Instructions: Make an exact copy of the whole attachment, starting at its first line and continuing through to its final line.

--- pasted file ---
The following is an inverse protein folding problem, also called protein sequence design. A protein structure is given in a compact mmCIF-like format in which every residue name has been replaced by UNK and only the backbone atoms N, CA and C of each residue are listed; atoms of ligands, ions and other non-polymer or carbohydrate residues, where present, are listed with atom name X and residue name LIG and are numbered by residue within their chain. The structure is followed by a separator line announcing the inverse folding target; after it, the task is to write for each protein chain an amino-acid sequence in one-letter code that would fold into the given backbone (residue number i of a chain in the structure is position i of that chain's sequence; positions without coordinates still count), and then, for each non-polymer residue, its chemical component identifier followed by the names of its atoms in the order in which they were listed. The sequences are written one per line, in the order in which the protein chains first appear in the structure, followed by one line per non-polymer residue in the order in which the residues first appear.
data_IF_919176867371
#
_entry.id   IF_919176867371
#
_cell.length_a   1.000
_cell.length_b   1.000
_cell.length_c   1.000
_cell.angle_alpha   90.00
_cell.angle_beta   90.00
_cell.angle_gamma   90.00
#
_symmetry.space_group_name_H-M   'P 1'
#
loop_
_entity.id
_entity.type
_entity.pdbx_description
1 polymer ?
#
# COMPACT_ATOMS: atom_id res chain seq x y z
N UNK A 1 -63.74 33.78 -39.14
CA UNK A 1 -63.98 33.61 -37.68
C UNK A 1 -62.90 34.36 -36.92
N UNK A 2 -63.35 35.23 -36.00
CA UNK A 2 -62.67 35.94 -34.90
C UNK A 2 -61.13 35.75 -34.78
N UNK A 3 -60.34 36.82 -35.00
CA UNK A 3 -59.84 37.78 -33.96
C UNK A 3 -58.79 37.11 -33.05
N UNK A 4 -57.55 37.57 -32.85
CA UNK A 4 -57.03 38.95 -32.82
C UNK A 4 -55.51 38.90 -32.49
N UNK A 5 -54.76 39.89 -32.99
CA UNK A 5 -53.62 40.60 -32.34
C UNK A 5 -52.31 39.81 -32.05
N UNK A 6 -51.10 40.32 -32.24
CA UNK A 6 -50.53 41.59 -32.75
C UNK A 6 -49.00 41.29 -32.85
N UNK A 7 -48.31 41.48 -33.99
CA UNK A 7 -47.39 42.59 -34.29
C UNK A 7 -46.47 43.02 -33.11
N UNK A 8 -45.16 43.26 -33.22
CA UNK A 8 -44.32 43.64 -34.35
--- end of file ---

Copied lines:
The following is an inverse protein folding problem, also called protein sequence design. A protein structure is given in a compact mmCIF-like format in which every residue name has been replaced by UNK and only the backbone atoms N, CA and C of each residue are listed; atoms of ligands, ions and other non-polymer or carbohydrate residues, where present, are listed with atom name X and residue name LIG and are numbered by residue within their chain. The structure is followed by a separator line announcing the inverse folding target; after it, the task is to write for each protein chain an amino-acid sequence in one-letter code that would fold into the given backbone (residue number i of a chain in the structure is position i of that chain's sequence; positions without coordinates still count), and then, for each non-polymer residue, its chemical component identifier followed by the names of its atoms in the order in which they were listed. The sequences are written one per line, in the order in which the protein chains first appear in the structure, followed by one line per non-polymer residue in the order in which the residues first appear.
data_IF_919176867371
#
_entry.id   IF_919176867371
#
_cell.length_a   1.000
_cell.length_b   1.000
_cell.length_c   1.000
_cell.angle_alpha   90.00
_cell.angle_beta   90.00
_cell.angle_gamma   90.00
#
_symmetry.space_group_name_H-M   'P 1'
#
loop_
_entity.id
_entity.type
_entity.pdbx_description
1 polymer ?
#
# COMPACT_ATOMS: atom_id res chain seq x y z
N UNK A 1 -63.74 33.78 -39.14
CA UNK A 1 -63.98 33.61 -37.68
C UNK A 1 -62.90 34.36 -36.92
N UNK A 2 -63.35 35.23 -36.00
CA UNK A 2 -62.67 35.94 -34.90
C UNK A 2 -61.13 35.75 -34.78
N UNK A 3 -60.34 36.82 -35.00
CA UNK A 3 -59.84 37.78 -33.96
C UNK A 3 -58.79 37.11 -33.05
N UNK A 4 -57.55 37.57 -32.85
CA UNK A 4 -57.03 38.95 -32.82
C UNK A 4 -55.51 38.90 -32.49
N UNK A 5 -54.76 39.89 -32.99
CA UNK A 5 -53.62 40.60 -32.34
C UNK A 5 -52.31 39.81 -32.05
N UNK A 6 -51.10 40.32 -32.24
CA UNK A 6 -50.53 41.59 -32.75
C UNK A 6 -49.00 41.29 -32.85
N UNK A 7 -48.31 41.48 -33.99
CA UNK A 7 -47.39 42.59 -34.29
C UNK A 7 -46.47 43.02 -33.11
N UNK A 8 -45.16 43.26 -33.22
CA UNK A 8 -44.32 43.64 -34.35